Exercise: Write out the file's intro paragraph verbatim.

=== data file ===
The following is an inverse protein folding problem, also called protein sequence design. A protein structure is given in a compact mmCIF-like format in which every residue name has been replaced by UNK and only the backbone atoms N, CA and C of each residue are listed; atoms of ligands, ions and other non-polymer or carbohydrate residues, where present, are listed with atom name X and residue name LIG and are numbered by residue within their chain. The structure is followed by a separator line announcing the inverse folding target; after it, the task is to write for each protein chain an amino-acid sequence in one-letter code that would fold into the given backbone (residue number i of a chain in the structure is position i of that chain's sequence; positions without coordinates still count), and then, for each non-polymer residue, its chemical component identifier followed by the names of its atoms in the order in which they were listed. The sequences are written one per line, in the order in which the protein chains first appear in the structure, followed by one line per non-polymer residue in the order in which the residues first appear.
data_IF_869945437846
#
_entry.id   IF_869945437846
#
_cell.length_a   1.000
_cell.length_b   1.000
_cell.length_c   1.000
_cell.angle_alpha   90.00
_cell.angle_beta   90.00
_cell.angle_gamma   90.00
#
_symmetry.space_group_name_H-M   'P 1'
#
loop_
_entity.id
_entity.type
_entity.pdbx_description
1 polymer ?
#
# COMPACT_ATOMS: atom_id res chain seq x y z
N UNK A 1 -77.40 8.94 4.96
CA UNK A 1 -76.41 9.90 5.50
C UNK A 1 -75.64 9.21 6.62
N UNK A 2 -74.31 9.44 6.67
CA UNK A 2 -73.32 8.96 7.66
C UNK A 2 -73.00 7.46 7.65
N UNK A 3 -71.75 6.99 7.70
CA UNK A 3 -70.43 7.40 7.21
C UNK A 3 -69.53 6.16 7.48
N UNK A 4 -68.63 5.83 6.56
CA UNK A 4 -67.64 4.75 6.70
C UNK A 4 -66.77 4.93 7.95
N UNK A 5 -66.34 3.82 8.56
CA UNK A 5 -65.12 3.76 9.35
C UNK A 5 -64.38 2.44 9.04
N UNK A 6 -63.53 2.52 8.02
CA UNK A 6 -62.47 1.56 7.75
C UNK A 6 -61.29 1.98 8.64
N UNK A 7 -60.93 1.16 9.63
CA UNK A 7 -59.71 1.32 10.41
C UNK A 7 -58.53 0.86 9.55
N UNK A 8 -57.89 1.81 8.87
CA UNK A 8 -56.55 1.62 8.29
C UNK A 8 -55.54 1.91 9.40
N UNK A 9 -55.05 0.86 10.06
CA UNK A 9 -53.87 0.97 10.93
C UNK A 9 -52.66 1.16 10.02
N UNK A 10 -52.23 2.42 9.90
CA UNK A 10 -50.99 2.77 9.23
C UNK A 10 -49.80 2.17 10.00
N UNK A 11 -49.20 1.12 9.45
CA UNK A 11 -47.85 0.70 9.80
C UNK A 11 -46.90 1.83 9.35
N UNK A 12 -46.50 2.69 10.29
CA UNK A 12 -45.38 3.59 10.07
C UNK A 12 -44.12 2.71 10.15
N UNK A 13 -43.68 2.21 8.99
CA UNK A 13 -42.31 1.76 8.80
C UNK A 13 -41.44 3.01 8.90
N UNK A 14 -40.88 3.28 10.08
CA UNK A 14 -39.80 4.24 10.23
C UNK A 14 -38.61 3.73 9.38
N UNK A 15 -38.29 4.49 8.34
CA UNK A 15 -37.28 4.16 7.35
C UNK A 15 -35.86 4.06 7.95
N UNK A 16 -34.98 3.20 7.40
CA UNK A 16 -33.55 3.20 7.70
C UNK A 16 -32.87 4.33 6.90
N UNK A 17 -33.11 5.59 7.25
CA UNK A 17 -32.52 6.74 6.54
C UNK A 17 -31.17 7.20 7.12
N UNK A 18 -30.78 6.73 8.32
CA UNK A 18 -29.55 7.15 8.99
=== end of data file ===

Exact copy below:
The following is an inverse protein folding problem, also called protein sequence design. A protein structure is given in a compact mmCIF-like format in which every residue name has been replaced by UNK and only the backbone atoms N, CA and C of each residue are listed; atoms of ligands, ions and other non-polymer or carbohydrate residues, where present, are listed with atom name X and residue name LIG and are numbered by residue within their chain. The structure is followed by a separator line announcing the inverse folding target; after it, the task is to write for each protein chain an amino-acid sequence in one-letter code that would fold into the given backbone (residue number i of a chain in the structure is position i of that chain's sequence; positions without coordinates still count), and then, for each non-polymer residue, its chemical component identifier followed by the names of its atoms in the order in which they were listed. The sequences are written one per line, in the order in which the protein chains first appear in the structure, followed by one line per non-polymer residue in the order in which the residues first appear.